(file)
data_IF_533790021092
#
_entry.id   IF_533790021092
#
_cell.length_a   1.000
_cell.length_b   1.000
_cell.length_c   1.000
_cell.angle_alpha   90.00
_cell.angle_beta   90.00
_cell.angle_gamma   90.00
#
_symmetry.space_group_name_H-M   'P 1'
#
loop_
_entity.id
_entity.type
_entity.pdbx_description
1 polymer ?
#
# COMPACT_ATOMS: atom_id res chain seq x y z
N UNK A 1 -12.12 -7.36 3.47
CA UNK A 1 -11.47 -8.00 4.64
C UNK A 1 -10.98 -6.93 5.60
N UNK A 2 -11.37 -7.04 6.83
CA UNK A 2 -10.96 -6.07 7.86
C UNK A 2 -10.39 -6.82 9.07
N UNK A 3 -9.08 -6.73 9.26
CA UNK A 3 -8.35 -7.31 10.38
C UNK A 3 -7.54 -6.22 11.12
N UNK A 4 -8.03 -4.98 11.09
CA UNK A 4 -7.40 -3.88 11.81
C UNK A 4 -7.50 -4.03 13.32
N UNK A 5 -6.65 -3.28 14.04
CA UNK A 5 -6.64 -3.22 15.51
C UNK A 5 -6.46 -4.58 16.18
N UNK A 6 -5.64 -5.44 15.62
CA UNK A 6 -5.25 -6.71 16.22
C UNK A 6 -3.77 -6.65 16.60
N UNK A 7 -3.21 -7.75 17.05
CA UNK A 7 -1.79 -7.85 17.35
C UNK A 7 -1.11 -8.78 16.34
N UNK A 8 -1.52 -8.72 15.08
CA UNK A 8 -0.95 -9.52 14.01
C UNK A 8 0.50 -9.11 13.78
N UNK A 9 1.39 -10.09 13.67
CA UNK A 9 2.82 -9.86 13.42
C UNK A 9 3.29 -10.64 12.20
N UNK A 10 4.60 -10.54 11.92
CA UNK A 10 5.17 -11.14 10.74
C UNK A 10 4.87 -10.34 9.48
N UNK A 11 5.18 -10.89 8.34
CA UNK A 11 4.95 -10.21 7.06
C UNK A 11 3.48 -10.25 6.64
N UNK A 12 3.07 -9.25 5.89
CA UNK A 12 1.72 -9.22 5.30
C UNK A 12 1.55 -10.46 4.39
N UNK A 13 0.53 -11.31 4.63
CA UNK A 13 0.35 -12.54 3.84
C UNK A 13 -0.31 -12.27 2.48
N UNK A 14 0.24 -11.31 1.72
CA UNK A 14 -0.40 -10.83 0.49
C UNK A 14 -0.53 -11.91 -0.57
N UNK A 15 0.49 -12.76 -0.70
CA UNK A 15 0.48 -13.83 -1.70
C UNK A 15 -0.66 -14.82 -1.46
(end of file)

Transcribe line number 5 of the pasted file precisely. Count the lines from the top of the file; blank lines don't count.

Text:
_cell.length_a   1.000